As I studied the 27 Medals of Honor given to those who fought at Iwo Jima, I never raised any skeptical eyebrows for the 26 given to Marines and Corpsmen once I learned how difficult and tough the fighting was on this small isle in the Pacific. However, I always felt somewhat puzzled about how one of the Medals of Honor was given to a captain of a tiny ship that participated in the action against the Japanese garrison two days before the invasion commenced. However, when I reviewed the Naval officer’s personnel file in the National Archives, it became one of the few folders I read multiple times and over a few days. I was astounded by the bravery and leadership this man displayed under fire and I was also surprised that much of the information that I read about him, apparently, had not been published. A lot can be found on U.S. Navy Lt. j.g. Rufus G. Herring on the internet, but the information below tells a story about him that few have ever read. During this time that we reflect on those men and women who secured our freedoms against Nazi Germany and Imperial Japan 75 years ago, I want people to know more about Herring and his sacrifice for our nation. In order to do so, I must give some background on how America attacked Japanese-held islands, especially Iwo Jima, so that one can truly appreciate what Herring did.
As with other islands during the Pacific War, Underwater Demolition Teams (UDTs or Navy Frogmen) cleared the offshore waters at Iwo on 17 February to remove obstacles that would prevent the landing. The Japanese garrison commander, General Tadamichi Kuribayashi, had given strict orders not to fire on the Americans until the Marines were on the beach en masse. In a rare violation of his orders, several 5-inch “trigger-happy Nipponese gun crews” hidden deep inside Mt. Suribachi fired at the support vessels for the Frogmen, mistakenly thinking they represented the main landing. They hit the cruiser USS Pensacola with numerous rounds, killing 17 and wounding 120 of her sailors. Japanese gunfire further eviscerated the 14 gunboats (LCIs (G)) supporting the Frogmen. These LCI (Landing Craft, Infantry) vessels were 158-feet long, 23-feet wide and weighed around 350 tons carrying a crew of between 25-60 men—on this day, the gunboats had roughly 60 men each since they were there to defend the Frogman operation and not carry troops. To give perspective, these ships were between 1,000 to 1,200 yards away from the beach being hit by weapons capable of hitting targets miles away (5-inch guns can hit targets within 13 nautical miles, for example).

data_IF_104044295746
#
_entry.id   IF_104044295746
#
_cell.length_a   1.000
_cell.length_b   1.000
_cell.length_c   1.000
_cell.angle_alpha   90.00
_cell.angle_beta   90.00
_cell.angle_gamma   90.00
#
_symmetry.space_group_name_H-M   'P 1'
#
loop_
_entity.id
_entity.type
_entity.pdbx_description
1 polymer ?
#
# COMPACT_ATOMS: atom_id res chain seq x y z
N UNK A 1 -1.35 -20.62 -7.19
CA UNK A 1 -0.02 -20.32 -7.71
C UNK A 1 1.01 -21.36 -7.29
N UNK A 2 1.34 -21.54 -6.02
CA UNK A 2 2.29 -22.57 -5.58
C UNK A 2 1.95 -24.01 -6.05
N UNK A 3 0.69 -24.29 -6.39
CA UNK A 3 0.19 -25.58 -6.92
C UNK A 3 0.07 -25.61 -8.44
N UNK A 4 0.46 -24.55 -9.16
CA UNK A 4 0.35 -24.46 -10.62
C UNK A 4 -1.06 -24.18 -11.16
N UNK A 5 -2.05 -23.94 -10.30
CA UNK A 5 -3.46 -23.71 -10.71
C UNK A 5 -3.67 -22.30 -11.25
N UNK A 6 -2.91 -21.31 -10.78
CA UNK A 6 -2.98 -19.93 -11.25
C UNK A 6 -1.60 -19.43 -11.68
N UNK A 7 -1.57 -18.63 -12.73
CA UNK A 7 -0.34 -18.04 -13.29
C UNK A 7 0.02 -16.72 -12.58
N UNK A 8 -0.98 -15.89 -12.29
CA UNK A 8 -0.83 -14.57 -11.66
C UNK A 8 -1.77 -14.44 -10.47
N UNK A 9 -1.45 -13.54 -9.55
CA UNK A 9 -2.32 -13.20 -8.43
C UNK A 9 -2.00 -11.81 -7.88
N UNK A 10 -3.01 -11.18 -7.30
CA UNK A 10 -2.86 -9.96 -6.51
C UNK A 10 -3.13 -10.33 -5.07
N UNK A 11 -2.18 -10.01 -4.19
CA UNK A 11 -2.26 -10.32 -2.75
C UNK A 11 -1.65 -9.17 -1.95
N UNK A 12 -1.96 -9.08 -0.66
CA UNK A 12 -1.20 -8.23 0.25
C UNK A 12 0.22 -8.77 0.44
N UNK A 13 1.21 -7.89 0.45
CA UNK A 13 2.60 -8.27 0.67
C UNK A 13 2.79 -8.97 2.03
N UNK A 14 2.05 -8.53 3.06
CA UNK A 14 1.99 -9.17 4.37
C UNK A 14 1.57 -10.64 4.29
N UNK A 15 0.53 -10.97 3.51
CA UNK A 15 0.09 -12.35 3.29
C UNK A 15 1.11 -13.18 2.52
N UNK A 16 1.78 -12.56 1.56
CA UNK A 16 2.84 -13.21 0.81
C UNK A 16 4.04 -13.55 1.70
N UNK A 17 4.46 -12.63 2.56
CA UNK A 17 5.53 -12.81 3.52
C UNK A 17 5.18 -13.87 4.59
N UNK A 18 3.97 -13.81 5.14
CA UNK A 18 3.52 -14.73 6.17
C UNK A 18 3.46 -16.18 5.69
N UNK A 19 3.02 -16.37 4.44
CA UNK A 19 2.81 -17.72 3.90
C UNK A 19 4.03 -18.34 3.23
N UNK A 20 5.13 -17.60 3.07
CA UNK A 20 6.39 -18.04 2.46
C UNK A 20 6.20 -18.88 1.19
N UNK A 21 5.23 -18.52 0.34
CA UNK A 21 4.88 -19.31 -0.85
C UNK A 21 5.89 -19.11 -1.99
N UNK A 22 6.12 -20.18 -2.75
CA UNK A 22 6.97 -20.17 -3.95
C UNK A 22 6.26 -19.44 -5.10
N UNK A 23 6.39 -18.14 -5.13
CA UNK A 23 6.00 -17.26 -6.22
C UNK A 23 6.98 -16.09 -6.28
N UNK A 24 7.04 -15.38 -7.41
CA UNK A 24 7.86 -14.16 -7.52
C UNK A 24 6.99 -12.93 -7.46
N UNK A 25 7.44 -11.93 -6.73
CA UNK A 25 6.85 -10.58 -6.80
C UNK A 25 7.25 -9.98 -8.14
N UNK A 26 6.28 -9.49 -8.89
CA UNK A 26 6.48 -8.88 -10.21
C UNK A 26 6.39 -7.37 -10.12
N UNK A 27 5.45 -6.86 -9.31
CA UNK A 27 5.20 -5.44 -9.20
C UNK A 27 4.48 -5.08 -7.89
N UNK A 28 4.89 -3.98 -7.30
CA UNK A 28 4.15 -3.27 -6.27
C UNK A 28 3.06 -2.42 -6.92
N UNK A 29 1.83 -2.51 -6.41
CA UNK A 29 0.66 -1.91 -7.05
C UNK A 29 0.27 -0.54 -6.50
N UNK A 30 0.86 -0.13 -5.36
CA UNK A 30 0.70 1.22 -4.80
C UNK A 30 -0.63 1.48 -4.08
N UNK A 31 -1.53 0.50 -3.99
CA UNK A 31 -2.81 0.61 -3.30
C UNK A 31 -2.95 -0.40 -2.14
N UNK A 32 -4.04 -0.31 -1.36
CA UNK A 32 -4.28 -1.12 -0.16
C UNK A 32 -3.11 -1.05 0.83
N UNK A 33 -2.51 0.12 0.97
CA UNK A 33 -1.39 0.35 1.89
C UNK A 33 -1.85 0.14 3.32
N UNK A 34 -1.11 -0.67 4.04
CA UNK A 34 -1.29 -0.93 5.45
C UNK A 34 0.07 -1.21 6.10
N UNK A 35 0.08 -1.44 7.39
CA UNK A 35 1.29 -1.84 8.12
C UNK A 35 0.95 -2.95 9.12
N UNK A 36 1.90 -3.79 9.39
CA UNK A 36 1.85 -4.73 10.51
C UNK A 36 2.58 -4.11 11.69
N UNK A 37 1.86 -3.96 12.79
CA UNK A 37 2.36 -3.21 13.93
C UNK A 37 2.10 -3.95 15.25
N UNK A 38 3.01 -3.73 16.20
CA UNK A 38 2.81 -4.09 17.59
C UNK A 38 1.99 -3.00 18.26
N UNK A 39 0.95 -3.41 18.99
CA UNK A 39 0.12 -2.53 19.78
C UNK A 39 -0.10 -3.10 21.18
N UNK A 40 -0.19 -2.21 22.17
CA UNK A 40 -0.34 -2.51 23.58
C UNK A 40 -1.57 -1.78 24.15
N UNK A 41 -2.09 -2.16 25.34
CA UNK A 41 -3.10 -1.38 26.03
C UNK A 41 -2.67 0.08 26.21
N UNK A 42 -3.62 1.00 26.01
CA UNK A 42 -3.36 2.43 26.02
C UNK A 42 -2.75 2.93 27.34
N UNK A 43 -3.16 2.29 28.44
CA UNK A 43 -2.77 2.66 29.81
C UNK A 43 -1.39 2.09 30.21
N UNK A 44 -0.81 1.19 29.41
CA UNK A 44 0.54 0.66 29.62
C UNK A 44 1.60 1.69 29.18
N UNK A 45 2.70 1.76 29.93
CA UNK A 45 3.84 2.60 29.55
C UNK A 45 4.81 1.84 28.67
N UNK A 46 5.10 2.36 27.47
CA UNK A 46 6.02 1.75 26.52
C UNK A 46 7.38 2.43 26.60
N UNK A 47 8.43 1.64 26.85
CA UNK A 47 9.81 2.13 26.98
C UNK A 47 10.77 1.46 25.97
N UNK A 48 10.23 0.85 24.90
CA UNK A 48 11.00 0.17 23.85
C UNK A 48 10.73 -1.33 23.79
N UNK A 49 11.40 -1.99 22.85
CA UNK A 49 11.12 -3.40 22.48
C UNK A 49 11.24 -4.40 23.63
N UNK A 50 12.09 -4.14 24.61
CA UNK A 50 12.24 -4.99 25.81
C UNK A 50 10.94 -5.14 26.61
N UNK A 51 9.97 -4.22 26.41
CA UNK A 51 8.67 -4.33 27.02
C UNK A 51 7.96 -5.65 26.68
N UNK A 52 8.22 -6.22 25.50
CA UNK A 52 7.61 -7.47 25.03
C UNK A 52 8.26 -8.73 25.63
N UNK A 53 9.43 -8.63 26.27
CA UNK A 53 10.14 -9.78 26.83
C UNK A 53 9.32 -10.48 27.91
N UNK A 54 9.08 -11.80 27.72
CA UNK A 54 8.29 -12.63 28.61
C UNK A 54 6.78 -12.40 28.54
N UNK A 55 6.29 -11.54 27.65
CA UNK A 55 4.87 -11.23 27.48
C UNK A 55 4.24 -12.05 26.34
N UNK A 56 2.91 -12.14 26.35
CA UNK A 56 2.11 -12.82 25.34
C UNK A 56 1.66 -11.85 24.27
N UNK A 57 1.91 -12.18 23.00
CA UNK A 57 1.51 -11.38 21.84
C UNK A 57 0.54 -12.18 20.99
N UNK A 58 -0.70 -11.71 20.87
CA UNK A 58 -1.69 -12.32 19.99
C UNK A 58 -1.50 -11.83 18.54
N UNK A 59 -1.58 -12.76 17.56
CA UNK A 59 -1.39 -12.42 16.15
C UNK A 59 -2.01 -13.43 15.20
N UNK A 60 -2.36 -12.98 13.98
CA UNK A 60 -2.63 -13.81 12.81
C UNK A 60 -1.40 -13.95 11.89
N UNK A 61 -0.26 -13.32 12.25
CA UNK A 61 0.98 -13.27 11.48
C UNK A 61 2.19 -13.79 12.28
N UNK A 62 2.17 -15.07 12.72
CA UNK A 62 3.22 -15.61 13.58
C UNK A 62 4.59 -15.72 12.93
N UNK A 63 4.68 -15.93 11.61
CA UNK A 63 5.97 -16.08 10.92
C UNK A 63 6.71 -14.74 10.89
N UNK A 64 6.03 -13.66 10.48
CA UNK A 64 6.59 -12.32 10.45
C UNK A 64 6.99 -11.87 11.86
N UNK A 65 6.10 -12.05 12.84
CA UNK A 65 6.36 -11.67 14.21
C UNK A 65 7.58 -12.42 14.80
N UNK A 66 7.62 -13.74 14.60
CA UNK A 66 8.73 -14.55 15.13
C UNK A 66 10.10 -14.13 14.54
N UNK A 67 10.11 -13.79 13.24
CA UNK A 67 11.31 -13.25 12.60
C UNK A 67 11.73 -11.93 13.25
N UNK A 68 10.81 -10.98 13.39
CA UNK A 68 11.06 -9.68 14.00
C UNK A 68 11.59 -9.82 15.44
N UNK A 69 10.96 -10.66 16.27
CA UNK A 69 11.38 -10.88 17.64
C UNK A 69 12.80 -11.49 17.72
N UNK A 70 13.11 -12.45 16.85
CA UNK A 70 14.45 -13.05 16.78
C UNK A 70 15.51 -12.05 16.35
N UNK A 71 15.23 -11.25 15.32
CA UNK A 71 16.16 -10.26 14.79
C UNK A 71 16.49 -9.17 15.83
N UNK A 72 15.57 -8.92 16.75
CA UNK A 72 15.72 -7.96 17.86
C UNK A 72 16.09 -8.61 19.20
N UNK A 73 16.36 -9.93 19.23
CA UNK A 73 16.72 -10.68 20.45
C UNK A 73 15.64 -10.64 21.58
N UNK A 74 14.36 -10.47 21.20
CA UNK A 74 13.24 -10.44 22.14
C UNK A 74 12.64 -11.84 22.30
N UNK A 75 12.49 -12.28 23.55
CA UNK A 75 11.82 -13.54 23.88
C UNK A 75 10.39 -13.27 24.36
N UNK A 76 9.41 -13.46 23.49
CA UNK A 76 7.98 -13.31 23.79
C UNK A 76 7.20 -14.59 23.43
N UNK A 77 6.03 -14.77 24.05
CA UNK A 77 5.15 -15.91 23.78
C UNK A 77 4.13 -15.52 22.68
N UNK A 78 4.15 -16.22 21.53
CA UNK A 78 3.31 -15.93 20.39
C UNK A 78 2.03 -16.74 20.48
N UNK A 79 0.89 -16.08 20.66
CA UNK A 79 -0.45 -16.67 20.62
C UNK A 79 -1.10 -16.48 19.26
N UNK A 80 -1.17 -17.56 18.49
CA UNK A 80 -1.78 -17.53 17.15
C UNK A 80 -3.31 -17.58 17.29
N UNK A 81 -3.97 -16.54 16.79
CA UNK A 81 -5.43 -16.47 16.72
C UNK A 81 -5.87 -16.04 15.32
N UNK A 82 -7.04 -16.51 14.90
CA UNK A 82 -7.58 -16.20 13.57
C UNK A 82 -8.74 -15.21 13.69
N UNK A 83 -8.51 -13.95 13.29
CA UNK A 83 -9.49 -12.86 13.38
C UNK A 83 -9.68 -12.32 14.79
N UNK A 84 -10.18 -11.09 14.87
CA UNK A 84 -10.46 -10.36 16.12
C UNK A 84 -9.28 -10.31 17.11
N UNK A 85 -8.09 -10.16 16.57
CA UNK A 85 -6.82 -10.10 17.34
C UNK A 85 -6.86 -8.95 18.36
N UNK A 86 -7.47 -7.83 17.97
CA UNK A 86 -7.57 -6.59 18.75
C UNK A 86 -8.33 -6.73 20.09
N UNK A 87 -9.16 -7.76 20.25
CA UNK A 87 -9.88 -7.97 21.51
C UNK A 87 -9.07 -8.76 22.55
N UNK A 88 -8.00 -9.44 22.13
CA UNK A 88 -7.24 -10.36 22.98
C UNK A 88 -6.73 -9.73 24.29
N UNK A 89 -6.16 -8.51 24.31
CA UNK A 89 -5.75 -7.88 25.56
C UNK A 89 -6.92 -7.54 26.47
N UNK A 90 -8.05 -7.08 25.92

Enemy fire sank landing craft LCI (G) 474. LCI (G) 473 became disabled from the hits it took and had to be towed out of battle. LCI (G) 441 took several shell strikes losing 40 percent of its crew in combat, but its captain, Lt. j.g. Forrest W. Bell engaged the enemy and kept fighting, later receiving the Navy Cross for his actions. The Japanese killed or wounded 30 percent of LCI (G) 466’s crew and LCI (G) 449 suffered 60 percent dead and injured. Most of the ships were on fire or flooding, but their officers and men kept them in the fight by counter-flooding compartments, keeping the ships under steam and returning fire with their cannons, rockets and machineguns (most of these boats had two 40mm guns, four 20mm guns, six .50-calibre machineguns and ten MK7 rocket launchers).